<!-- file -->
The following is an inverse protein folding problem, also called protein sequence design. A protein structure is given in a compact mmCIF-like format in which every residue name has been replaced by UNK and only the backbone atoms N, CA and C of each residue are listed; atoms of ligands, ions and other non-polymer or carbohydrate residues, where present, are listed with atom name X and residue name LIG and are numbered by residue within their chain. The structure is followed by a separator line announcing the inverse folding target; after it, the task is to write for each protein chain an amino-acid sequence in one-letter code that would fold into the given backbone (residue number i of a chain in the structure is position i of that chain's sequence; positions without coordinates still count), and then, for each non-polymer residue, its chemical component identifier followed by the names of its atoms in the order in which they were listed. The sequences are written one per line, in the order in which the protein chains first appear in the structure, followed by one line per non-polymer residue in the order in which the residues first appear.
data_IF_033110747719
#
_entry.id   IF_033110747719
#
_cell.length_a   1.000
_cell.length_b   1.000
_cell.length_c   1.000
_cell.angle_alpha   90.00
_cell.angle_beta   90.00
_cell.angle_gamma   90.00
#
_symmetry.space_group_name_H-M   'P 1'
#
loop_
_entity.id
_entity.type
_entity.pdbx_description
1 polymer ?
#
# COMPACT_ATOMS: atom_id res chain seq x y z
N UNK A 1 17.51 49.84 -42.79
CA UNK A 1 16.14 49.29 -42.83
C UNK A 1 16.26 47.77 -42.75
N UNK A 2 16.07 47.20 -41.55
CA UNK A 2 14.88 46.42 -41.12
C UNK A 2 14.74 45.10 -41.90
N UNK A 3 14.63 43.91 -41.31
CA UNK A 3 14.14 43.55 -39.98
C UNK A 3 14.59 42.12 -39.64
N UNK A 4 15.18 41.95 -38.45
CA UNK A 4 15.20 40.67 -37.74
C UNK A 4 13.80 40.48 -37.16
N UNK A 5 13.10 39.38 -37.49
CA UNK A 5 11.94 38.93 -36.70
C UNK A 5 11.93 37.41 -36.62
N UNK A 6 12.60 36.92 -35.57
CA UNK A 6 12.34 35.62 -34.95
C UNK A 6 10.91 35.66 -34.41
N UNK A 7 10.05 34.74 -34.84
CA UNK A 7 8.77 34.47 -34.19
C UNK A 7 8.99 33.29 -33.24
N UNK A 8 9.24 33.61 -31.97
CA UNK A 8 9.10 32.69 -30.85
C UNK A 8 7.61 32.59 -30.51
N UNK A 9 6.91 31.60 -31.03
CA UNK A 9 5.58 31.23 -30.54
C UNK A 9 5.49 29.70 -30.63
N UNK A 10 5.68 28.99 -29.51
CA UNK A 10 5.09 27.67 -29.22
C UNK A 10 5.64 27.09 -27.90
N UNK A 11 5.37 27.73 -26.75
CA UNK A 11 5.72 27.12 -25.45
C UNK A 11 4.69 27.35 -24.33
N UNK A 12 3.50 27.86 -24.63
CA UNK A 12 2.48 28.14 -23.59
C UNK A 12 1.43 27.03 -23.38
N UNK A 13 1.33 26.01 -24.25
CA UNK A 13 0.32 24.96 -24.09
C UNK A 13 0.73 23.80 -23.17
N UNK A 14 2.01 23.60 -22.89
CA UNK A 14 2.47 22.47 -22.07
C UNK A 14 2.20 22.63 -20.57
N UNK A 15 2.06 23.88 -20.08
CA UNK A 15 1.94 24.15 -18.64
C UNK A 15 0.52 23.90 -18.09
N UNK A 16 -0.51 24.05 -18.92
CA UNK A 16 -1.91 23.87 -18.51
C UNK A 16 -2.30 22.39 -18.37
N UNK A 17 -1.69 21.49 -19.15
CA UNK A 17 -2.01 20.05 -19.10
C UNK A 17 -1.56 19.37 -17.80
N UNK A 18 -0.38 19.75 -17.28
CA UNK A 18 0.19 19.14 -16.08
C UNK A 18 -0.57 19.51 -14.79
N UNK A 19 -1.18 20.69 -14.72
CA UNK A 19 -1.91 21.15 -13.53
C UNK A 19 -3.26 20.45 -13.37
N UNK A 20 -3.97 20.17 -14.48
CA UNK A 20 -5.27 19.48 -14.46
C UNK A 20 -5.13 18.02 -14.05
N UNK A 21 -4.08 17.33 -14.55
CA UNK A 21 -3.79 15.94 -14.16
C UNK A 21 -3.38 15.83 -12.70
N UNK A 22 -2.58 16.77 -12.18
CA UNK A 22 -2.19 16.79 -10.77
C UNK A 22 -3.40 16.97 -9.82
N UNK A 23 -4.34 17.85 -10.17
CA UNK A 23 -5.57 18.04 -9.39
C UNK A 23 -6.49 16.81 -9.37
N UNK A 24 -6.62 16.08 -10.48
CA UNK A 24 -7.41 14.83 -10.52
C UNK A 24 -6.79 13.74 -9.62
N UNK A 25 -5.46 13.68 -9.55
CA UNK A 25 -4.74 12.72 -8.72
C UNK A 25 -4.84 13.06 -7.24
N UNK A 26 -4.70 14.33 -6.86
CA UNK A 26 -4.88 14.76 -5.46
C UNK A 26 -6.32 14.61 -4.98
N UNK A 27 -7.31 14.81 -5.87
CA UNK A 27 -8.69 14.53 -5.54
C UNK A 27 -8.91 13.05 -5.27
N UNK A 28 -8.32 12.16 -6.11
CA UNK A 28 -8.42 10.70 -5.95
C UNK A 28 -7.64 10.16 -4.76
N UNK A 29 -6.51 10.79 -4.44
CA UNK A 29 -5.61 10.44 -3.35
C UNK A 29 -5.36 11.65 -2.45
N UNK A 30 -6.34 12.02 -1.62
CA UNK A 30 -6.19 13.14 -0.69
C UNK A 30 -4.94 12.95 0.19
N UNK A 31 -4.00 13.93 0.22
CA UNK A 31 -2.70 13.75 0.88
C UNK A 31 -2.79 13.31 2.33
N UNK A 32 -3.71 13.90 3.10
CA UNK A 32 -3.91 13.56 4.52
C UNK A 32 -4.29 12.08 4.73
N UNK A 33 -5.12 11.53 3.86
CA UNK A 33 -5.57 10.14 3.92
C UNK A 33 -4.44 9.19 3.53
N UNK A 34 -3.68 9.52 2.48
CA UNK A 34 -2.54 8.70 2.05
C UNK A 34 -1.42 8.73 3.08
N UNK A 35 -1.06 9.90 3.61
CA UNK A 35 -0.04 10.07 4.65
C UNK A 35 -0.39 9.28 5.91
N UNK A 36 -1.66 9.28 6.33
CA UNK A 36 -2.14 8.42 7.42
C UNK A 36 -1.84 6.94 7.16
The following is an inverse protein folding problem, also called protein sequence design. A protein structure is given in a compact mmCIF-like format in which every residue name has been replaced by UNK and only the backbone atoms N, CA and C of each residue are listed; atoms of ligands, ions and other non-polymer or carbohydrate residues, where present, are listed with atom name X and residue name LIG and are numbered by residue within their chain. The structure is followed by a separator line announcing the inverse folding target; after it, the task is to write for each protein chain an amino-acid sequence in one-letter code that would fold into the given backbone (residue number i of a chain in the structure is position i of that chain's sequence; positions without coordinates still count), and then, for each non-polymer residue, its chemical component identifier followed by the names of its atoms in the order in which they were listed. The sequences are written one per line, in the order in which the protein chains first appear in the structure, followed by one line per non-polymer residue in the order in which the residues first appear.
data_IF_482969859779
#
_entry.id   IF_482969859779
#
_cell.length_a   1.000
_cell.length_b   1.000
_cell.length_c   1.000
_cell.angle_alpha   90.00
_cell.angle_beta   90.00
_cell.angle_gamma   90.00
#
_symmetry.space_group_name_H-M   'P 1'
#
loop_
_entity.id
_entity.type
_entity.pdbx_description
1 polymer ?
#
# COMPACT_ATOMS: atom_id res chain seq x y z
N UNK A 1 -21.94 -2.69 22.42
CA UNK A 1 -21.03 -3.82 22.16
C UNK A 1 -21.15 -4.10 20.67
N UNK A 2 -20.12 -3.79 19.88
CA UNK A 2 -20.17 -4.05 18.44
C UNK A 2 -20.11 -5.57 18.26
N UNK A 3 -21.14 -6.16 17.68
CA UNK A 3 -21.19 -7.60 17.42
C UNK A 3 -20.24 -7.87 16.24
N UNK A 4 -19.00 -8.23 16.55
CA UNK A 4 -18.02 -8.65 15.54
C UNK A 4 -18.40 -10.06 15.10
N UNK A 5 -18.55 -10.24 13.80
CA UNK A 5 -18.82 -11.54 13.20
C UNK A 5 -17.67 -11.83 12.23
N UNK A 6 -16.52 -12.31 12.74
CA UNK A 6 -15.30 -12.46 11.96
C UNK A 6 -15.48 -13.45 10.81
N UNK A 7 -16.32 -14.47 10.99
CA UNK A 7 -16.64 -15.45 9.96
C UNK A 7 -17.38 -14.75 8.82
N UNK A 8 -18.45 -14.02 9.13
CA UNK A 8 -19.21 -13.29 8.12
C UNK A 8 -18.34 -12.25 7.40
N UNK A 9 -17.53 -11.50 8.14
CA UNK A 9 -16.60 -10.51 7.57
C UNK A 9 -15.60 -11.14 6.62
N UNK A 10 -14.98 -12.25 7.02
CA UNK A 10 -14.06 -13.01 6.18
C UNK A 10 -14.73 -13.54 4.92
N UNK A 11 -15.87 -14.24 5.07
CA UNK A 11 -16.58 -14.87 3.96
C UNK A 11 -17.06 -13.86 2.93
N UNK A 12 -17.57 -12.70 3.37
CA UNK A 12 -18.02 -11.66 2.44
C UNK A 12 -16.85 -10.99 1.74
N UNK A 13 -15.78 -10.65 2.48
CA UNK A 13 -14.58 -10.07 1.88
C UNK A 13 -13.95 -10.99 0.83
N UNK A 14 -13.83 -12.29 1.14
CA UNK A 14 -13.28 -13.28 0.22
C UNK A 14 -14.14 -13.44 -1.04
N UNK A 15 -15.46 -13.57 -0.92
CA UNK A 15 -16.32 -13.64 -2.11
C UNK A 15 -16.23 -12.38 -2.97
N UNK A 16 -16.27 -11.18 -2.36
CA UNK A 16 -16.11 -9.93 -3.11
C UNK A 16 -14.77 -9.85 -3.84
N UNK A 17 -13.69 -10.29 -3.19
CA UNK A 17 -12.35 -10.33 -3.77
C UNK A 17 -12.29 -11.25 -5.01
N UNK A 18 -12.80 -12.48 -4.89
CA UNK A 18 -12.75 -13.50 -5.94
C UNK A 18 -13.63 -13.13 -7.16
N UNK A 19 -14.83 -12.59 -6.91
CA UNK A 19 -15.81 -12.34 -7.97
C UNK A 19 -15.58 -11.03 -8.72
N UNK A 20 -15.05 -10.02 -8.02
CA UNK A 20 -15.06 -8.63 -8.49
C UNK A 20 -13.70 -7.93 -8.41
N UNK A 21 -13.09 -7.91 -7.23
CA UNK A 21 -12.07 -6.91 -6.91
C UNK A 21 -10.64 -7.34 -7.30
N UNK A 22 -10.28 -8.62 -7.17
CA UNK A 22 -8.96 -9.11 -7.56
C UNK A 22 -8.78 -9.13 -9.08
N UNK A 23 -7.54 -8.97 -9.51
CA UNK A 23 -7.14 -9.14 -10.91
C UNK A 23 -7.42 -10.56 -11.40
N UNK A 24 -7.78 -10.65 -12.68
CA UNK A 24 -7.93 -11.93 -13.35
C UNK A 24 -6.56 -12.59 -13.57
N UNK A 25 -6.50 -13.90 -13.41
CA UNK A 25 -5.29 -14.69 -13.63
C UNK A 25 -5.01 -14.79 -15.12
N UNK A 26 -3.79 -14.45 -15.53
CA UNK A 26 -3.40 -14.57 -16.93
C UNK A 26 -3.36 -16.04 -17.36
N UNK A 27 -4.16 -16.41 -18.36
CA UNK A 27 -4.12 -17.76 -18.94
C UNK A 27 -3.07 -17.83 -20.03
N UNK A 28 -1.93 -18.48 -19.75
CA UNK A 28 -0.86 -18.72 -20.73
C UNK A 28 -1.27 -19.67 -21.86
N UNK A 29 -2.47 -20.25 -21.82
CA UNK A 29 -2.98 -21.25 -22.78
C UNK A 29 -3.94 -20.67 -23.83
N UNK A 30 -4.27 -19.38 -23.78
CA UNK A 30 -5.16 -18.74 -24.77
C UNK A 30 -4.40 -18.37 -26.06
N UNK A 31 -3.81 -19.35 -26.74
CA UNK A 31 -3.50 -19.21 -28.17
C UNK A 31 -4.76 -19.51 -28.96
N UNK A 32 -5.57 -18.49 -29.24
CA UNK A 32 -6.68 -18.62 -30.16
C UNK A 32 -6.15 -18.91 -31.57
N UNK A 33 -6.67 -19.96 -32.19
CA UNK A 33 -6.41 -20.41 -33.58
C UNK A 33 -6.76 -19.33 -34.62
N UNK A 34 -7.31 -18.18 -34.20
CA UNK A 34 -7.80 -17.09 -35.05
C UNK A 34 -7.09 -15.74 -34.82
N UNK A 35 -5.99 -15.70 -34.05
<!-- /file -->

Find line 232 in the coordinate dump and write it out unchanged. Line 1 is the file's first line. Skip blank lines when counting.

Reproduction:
N UNK A 28 -1.93 -18.48 -19.75